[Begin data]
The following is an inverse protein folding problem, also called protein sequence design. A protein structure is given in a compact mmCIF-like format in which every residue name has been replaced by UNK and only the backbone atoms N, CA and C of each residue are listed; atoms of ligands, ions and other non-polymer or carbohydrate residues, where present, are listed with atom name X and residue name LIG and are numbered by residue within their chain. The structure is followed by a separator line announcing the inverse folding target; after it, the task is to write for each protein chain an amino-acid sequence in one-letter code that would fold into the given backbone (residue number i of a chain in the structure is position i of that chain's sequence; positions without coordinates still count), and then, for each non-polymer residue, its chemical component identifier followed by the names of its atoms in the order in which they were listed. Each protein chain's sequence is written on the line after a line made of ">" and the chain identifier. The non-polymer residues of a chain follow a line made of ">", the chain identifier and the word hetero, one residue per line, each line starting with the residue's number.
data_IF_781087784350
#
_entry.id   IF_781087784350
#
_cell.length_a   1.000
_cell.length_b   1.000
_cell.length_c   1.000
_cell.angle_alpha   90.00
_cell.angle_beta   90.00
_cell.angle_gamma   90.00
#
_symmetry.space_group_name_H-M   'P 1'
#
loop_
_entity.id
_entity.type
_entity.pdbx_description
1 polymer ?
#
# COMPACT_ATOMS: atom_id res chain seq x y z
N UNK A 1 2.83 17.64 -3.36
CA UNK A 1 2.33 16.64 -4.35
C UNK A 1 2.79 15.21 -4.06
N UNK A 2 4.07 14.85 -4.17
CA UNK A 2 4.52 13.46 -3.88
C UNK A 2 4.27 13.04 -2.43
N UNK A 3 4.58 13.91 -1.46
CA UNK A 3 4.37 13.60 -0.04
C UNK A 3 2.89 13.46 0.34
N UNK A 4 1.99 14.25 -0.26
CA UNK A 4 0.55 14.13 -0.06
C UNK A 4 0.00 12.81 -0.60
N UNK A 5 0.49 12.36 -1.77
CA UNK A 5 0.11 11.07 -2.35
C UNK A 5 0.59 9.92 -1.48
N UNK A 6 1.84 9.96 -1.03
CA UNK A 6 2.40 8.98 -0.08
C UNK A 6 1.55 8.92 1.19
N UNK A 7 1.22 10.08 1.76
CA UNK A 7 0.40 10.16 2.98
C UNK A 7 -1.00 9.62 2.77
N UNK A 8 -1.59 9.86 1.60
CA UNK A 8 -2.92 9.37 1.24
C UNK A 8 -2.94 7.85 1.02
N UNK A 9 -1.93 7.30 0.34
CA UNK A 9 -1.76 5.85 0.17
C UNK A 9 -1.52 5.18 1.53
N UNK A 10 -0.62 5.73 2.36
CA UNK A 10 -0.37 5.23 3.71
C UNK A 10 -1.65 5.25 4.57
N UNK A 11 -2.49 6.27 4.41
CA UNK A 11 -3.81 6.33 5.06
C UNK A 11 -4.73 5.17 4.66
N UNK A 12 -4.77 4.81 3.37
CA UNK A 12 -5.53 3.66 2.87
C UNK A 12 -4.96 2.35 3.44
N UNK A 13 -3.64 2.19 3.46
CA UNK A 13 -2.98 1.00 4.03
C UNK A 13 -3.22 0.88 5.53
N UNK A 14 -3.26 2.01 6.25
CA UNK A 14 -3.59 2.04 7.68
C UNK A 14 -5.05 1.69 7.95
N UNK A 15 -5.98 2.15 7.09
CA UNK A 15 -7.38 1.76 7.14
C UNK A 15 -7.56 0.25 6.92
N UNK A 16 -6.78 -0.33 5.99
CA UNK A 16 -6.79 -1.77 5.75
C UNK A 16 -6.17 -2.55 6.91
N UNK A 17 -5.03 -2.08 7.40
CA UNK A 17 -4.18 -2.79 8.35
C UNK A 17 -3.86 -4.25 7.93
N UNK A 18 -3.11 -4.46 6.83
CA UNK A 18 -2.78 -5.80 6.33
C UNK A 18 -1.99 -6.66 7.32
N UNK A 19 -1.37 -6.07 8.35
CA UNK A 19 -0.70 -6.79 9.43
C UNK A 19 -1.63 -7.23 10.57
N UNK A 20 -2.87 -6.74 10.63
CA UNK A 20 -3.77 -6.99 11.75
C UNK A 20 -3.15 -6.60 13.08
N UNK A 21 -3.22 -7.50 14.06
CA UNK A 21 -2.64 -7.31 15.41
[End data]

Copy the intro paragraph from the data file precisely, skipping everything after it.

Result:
The following is an inverse protein folding problem, also called protein sequence design. A protein structure is given in a compact mmCIF-like format in which every residue name has been replaced by UNK and only the backbone atoms N, CA and C of each residue are listed; atoms of ligands, ions and other non-polymer or carbohydrate residues, where present, are listed with atom name X and residue name LIG and are numbered by residue within their chain. The structure is followed by a separator line announcing the inverse folding target; after it, the task is to write for each protein chain an amino-acid sequence in one-letter code that would fold into the given backbone (residue number i of a chain in the structure is position i of that chain's sequence; positions without coordinates still count), and then, for each non-polymer residue, its chemical component identifier followed by the names of its atoms in the order in which they were listed. Each protein chain's sequence is written on the line after a line made of ">" and the chain identifier. The non-polymer residues of a chain follow a line made of ">", the chain identifier and the word hetero, one residue per line, each line starting with the residue's number.